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Moscow's Mendacious Move

It is now clear that what is going on in Crimea and eastern Ukraine is an elaborate show, planned and directed by the Kremlin. The reasons President Vladimir Putin is taking such provocative actions in Ukraine portend not just Moscow's subjugation of Crimea but likely of eastern Ukraine as well.

The wording in a resolution passed by the Federation Council on Saturday did not limit Putin's ability to use Russian troops in Crimea. Ostensibly popular, pro-Russian forces are beginning to cause unrest in southern and eastern Ukraine. Putin told United Nations General Secretary Ban Ki-moon on Sunday that Russia would respond to any escalation of the situation in Ukraine with "whatever measures are necessary." Each day Moscow's rhetoric is growing sharper, divorced from reality and entirely mendacious.

Putin calculated that without Ukrainian participation in the Customs Union, his legacy would be irreperably damaged.

Western logic tells us what Russia is doing is irrational. For one, Moscow has consistently preached sovereignty as its essential foreign policy principle. Then there is the $50 billion the Kremlin spent in the last seven years on bettering its image in the West. Russia successfully lobbied to host the 2014 Olympics and the 2018 World Cup as well. Had Putin simply waited, the painful reforms that the West was likely to demand undertaken in exchange for any financial assistance to Kiev would have been extremely unpopular, leaving the back door open for Moscow. Sure, Russia has its Black Sea fleet in Sevastopol, but Russia's lease is not up until 2042, and Ukraine needs the money anyway. Yet, there is a method to Putin's madness.

Ukraine has been a zero-sum game for Putin from the beginning. When it became clear that events in Ukraine had turned against Moscow's interests, it instinctively attributed it to Western interference and pronounced the interim government illegitimate. It is inconceivable to Moscow that Ukrainians could revolt against their rulers without foreign instigation. We must remember that decisions are being made currently by a Kremlin emboldened by the success of the Sochi Games.

Secondly, Putin correctly observed that the West did not think of Ukraine the same way he did. Putin also realized that the West could do little but shun his regime internationally and possibly slap economic sanctions on Russian officials. So far, the West is far from united on the this issue. Europe, unlike the U.S., is dependent on Russian money and energy. In any case, Russian pressure, if properly applied, can break their unity. At the same time, however, limiting Russian officials from keeping money or traveling abroad may actually be desirable considering that it is the middle bureaucracy that is sabotaging Putin's anti-corruption efforts. "Deoffshorizing" them would give Putin a powerful populist tool to wield. Importantly, Putin and his cronies are betting the West will not touch them.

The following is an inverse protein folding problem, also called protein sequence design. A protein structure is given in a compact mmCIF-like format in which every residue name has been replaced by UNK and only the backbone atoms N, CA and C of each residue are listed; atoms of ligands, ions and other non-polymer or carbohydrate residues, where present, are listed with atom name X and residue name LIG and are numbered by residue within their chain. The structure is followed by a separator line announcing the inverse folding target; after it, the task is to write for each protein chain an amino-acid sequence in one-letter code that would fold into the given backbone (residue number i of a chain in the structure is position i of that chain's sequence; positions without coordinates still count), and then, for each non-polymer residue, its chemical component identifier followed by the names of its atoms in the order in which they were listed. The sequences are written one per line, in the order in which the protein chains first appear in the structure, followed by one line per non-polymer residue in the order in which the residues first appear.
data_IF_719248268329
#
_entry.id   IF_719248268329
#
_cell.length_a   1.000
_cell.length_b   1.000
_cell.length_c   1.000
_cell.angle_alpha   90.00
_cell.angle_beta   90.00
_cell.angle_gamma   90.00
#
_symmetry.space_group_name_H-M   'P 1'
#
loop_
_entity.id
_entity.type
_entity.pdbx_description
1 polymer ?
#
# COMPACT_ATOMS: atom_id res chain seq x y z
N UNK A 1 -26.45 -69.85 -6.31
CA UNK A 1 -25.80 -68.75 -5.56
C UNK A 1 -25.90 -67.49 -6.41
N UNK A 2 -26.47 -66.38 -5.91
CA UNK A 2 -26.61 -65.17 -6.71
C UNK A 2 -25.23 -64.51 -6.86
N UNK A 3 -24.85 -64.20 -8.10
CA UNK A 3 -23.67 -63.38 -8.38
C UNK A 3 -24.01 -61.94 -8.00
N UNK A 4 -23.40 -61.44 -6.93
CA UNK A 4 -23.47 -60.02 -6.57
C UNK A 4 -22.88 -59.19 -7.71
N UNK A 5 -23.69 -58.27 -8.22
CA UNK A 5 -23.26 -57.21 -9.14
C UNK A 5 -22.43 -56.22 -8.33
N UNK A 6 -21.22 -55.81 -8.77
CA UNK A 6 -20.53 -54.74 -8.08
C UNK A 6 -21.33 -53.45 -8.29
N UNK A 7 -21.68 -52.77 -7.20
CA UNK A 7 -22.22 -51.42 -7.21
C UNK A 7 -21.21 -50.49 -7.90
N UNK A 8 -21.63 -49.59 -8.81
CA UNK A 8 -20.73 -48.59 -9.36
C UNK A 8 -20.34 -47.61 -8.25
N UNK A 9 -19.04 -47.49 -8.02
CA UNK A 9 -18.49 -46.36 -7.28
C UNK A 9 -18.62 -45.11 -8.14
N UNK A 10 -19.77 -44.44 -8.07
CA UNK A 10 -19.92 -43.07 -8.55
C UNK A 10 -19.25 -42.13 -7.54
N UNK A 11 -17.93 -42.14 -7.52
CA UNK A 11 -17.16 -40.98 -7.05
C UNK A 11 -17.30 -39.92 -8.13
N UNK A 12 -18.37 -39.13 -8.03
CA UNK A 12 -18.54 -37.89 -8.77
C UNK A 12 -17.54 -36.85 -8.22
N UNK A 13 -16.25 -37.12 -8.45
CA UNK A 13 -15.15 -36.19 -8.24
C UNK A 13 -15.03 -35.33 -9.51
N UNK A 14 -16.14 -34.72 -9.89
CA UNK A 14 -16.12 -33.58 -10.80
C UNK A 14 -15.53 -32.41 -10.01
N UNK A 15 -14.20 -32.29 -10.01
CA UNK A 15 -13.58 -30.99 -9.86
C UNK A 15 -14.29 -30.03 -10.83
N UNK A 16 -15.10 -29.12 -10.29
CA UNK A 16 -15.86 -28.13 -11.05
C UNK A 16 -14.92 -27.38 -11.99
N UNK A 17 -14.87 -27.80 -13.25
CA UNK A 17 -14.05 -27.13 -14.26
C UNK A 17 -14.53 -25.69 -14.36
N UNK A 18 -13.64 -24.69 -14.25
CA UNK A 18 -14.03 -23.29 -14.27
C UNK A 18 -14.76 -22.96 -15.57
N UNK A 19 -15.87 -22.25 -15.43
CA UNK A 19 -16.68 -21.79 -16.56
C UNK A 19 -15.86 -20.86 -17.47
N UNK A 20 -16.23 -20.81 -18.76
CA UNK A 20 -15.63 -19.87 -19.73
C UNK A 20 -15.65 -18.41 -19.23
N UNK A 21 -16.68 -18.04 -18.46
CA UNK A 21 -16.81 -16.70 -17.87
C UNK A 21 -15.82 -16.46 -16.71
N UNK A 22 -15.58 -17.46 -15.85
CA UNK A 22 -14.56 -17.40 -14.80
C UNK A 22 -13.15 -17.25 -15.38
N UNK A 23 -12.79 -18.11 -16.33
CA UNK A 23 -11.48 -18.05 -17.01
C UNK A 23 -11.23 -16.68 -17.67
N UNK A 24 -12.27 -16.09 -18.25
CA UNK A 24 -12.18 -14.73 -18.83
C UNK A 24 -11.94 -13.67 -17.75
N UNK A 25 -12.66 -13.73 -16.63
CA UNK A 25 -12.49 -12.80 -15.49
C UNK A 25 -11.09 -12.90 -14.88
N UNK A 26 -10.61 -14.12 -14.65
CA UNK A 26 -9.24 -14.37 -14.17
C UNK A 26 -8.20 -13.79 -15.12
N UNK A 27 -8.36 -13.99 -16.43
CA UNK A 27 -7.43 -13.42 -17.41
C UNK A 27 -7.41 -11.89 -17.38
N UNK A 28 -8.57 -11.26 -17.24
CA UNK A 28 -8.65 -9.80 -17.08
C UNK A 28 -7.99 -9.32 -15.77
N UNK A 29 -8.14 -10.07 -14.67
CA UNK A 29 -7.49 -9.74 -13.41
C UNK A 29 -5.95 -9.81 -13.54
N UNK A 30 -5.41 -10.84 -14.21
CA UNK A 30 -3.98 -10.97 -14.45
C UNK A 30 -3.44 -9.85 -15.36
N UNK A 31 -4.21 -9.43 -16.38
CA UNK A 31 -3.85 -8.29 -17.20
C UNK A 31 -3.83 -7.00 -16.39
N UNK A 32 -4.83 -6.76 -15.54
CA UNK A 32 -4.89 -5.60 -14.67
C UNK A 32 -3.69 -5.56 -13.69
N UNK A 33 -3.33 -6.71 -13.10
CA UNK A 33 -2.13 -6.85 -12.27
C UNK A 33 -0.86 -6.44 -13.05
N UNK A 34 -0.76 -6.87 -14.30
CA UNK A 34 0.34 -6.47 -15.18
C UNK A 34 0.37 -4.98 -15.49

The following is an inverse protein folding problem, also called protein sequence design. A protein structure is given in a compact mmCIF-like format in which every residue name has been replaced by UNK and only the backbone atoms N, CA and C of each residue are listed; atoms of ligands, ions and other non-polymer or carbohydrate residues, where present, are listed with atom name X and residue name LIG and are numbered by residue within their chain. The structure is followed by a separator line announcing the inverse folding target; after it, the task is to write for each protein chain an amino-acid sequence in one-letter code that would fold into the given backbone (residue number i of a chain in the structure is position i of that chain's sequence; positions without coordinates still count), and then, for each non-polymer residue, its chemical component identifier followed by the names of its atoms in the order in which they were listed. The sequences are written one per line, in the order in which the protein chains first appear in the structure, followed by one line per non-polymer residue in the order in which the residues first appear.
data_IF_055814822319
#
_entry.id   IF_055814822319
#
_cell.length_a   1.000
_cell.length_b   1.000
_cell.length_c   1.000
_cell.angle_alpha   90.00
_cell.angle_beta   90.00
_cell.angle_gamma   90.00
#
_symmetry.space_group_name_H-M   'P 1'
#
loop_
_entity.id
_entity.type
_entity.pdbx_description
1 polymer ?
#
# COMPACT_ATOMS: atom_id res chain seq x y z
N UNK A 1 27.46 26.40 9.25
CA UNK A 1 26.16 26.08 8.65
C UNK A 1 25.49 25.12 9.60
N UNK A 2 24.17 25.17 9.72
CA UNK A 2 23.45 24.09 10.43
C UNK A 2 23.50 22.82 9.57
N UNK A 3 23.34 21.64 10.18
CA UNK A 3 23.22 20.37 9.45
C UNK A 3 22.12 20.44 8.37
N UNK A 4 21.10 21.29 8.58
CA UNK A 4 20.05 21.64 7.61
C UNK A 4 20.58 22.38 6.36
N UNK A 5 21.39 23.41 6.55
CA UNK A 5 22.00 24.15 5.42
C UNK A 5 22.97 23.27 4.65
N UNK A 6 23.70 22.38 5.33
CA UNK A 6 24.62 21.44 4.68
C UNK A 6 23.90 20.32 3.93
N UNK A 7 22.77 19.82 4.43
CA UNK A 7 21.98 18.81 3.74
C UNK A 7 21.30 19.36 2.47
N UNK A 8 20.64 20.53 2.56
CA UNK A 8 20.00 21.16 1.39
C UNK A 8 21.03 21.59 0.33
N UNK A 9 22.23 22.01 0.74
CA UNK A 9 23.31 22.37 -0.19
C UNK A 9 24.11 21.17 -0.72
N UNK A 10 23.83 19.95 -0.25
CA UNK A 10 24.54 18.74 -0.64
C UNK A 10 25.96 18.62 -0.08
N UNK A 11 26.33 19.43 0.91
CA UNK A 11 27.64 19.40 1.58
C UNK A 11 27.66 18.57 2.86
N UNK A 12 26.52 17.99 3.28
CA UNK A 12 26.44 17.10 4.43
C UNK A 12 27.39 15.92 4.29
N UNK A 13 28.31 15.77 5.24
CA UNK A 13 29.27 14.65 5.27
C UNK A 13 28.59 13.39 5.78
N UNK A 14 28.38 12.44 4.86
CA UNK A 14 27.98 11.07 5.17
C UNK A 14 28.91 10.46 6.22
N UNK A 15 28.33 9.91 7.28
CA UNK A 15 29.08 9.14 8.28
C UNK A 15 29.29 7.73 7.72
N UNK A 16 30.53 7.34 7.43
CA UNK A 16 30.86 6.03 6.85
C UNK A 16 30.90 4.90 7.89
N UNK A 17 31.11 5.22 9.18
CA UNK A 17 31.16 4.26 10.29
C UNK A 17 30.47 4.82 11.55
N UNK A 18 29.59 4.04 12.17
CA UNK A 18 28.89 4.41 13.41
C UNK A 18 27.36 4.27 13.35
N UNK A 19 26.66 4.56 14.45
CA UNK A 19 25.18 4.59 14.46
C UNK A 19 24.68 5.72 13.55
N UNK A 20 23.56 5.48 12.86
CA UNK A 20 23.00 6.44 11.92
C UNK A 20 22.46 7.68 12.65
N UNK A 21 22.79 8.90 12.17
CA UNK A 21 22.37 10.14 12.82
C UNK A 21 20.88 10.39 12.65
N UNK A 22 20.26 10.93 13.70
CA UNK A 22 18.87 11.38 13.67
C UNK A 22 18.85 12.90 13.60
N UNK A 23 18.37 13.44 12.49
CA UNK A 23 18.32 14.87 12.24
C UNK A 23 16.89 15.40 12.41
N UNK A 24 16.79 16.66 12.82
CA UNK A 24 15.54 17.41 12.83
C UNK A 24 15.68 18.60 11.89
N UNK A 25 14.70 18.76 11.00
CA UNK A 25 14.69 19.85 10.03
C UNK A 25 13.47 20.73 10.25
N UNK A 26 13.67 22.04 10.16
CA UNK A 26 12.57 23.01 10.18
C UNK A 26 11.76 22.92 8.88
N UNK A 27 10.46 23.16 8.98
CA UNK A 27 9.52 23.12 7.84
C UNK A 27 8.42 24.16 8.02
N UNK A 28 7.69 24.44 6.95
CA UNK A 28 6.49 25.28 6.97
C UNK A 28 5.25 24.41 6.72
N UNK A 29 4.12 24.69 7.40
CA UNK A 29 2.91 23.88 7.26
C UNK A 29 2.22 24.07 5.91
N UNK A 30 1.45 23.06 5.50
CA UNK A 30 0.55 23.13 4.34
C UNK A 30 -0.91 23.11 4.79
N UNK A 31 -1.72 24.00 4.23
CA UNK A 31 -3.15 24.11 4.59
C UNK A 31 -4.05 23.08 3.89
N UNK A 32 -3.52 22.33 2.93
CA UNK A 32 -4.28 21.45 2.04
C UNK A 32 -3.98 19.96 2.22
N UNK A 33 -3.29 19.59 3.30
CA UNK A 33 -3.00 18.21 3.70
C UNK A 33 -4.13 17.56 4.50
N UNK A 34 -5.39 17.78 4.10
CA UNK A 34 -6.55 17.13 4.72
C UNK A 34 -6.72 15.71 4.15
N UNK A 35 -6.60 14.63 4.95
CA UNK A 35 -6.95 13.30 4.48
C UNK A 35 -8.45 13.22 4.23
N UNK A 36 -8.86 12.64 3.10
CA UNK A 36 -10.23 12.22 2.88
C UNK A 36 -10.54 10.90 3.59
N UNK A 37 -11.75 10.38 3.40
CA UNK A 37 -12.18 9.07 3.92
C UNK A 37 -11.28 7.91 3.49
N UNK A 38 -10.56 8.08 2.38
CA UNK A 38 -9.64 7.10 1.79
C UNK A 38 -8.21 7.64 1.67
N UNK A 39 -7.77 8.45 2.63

Thirdly, sensing Russia's impending economic slowdown, the Kremlin is attempting to completely consolidate the political space. They figure that a 21st-century "gathering of the Russian lands" will do just that. The Kremlin's aggressive response to and rhetoric toward the protests is meant to marginalize Putin's domestic opposition, associating them with fascism and the "gay" West, while simultaneously making it clear that Putin will stand firmly against all challenges to established power. The recent conviction of Alexei Navalny and the sentencing of the Bolotnoye protesters raised the stakes. Indeed, the final nails in the coffin of Russian democracy are being hammered, including a war on independent media.

Finally, Ukraine is central to Putin's Eurasian Customs Union project. Putin has created a system whose most salient features are cronyism and corruption which  is becoming more difficult to control. The results are stagnation and rising inflation, necessitating more oppression and government spending.

The Customs Union is not just an attempt to make Russia a more influential player internationally but an admission that the current system is unfixable. Not ready to accept his failure, Putin is looking to the Customs Union. He calculated that without this project and Ukrainian participation in it, his legacy as Russia's leader would be irreparably damaged. Plus, if Ukraine leaves Russia's orbit, what would stop others from doing the same?

No one truly knows where all of this will end. Russia has not come this far to back down — and certainly not in the face of Western pressure. Besides, if Putin has  reconciled himself with the idea of an authoritarian "greater Russia," where does Moscow's aggression end?

The author is a junior fellow at the Miami University Havighurst Center for Russian and Post-Soviet Studies in Oxford, Ohio.

The views expressed in opinion pieces do not necessarily reflect the position of The Moscow Times.

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